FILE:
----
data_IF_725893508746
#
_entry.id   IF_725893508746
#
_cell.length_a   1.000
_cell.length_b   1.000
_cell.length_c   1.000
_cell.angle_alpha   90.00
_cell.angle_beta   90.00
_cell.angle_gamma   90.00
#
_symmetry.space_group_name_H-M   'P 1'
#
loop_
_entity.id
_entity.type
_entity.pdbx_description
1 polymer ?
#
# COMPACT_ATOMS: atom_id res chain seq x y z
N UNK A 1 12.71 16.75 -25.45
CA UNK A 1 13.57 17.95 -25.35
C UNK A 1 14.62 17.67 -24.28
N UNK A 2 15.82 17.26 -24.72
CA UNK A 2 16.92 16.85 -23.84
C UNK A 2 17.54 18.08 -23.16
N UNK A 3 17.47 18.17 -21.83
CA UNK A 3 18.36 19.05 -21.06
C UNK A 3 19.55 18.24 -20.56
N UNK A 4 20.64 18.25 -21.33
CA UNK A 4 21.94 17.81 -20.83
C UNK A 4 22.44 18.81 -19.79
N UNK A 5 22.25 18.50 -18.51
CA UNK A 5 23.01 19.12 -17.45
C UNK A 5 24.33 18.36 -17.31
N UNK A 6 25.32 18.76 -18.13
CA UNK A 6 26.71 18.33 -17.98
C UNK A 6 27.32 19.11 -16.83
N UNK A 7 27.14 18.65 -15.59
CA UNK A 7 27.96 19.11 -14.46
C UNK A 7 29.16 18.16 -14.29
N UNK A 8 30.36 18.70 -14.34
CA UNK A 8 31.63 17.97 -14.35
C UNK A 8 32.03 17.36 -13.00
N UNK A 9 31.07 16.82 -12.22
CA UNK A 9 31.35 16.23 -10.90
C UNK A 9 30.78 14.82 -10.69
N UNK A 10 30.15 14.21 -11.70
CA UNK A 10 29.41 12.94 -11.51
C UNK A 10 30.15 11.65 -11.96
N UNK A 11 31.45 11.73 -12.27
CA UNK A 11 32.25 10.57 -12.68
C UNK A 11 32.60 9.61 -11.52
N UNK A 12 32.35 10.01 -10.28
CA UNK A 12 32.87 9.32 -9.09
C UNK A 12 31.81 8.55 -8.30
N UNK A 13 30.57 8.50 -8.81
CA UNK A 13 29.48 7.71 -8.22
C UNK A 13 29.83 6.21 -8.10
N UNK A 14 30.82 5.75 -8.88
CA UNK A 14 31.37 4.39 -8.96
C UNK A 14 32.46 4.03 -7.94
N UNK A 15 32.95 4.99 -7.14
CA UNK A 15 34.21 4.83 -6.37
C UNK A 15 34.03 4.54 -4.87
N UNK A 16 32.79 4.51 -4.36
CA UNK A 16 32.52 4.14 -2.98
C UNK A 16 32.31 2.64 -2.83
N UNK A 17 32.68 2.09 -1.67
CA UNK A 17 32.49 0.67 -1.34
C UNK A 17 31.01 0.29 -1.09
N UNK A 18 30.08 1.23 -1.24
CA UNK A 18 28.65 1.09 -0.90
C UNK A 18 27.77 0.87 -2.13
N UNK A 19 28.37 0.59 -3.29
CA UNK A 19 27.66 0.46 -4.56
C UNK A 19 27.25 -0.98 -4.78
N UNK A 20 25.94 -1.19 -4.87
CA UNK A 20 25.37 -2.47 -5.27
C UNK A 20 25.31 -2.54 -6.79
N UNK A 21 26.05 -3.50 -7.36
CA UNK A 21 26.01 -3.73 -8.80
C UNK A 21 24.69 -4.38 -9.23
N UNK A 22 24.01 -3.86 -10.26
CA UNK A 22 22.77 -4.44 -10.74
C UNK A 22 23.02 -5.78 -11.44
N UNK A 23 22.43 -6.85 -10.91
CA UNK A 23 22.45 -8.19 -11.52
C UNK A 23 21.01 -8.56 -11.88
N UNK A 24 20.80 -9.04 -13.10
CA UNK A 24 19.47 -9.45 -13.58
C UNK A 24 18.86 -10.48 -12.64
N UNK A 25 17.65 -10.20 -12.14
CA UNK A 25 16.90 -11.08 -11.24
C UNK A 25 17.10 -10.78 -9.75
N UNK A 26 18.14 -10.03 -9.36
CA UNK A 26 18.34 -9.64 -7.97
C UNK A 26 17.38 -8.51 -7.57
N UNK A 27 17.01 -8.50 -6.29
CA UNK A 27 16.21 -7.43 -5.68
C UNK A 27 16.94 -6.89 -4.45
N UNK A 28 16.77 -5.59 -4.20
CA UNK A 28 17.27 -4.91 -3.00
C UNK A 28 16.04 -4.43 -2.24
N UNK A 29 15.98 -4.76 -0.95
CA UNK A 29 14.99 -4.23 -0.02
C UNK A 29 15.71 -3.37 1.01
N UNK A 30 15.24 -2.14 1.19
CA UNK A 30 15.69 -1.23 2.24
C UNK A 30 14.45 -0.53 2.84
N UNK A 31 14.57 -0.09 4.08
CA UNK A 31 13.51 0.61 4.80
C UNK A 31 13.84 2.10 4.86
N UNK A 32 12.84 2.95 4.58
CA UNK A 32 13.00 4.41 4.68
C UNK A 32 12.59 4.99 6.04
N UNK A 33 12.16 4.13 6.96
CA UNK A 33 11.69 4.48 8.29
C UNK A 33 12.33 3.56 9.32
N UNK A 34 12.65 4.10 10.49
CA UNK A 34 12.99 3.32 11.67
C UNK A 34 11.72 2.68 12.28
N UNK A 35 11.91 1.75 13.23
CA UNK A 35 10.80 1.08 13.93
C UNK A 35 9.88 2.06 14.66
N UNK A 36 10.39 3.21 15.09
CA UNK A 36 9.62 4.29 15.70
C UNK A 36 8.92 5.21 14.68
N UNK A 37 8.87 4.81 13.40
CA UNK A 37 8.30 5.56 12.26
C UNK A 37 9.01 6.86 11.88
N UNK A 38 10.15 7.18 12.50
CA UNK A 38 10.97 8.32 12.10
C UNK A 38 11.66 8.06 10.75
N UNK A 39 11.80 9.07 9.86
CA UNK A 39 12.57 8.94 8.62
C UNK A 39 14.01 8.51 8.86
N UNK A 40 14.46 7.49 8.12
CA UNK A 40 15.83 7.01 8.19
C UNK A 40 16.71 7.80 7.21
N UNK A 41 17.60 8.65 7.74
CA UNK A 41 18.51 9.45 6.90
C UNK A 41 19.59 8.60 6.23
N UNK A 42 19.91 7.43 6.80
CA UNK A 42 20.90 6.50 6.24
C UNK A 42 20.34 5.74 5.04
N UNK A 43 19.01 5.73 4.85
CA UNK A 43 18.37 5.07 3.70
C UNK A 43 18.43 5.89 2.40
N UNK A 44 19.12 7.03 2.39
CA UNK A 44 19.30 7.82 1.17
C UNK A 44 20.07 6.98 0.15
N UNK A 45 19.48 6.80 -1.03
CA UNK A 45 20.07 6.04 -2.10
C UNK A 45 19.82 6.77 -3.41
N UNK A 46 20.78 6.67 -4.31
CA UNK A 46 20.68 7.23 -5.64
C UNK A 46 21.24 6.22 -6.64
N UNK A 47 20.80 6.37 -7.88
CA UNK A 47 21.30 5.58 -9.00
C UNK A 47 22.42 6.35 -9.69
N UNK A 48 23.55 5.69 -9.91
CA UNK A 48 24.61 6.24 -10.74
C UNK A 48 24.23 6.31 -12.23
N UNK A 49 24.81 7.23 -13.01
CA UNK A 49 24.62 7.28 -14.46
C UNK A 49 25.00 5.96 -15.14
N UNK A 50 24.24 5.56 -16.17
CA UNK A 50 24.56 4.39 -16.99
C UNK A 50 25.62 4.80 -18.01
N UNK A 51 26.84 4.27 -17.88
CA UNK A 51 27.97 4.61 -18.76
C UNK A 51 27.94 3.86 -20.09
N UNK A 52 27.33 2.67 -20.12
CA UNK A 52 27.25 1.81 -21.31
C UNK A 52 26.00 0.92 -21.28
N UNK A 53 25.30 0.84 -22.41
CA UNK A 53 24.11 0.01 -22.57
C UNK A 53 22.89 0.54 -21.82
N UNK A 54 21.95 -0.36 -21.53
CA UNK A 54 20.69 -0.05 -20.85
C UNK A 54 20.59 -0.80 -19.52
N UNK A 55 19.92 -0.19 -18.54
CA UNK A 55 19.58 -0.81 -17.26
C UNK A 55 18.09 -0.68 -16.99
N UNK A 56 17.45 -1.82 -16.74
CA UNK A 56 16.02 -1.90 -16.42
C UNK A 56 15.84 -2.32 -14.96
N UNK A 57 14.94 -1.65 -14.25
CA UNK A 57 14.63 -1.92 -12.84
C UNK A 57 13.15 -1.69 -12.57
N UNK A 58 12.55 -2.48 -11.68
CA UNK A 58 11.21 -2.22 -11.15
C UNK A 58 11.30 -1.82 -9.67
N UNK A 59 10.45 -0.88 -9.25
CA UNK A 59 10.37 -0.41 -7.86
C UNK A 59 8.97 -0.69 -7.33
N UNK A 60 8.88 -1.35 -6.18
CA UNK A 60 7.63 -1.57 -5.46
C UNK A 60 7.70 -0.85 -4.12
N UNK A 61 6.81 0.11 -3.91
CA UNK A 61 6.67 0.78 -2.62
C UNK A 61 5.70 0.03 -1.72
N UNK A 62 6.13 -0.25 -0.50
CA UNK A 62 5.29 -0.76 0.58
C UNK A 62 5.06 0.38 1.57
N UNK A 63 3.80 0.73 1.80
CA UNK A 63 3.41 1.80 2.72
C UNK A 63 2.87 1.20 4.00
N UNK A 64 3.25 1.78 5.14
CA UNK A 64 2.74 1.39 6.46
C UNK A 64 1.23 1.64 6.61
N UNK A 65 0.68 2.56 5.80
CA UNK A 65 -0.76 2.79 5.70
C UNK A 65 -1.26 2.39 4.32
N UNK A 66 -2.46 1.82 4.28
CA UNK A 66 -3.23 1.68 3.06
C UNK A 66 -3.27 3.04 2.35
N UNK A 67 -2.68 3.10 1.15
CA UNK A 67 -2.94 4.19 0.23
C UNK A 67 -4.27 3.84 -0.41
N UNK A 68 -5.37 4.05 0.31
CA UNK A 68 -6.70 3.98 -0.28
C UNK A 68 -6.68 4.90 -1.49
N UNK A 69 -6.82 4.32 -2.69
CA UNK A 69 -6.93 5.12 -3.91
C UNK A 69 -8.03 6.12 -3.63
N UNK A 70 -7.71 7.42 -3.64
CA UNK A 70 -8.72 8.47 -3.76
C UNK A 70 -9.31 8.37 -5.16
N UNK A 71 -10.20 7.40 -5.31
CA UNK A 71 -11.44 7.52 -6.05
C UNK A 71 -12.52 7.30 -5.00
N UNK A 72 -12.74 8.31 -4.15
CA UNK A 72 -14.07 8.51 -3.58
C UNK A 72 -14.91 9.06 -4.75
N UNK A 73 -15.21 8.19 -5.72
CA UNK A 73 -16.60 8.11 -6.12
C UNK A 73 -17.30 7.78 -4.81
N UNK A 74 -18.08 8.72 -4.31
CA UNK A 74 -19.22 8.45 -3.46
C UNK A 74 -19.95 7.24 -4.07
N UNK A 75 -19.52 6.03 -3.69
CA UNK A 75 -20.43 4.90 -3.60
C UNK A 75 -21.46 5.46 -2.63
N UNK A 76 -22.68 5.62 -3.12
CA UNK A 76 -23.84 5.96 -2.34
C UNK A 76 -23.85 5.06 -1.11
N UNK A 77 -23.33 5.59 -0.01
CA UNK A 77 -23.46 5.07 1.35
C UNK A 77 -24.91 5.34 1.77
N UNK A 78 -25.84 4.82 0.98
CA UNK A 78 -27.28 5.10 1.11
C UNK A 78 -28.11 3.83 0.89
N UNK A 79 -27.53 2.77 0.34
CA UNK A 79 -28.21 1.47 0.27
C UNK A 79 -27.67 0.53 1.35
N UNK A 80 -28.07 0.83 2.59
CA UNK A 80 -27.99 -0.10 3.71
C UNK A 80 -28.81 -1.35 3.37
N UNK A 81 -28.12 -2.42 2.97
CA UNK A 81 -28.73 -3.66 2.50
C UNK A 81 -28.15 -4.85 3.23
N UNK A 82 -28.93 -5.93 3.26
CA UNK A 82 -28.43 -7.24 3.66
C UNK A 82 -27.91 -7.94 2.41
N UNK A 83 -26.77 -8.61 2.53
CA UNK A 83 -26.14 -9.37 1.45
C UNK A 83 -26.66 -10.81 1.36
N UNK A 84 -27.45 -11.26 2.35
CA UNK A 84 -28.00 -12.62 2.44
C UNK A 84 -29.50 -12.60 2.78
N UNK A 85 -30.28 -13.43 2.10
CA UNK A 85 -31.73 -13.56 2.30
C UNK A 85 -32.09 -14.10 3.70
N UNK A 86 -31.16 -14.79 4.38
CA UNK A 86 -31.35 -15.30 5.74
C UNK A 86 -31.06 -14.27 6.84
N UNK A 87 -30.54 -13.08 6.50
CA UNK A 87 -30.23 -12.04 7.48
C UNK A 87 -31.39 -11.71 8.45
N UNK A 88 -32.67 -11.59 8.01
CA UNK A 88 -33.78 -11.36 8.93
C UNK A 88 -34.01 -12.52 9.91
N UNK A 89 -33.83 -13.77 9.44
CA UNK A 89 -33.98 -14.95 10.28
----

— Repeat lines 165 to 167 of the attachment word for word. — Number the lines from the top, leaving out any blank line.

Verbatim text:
N UNK A 49 24.81 7.23 -13.01
CA UNK A 49 24.62 7.28 -14.46
C UNK A 49 25.00 5.96 -15.14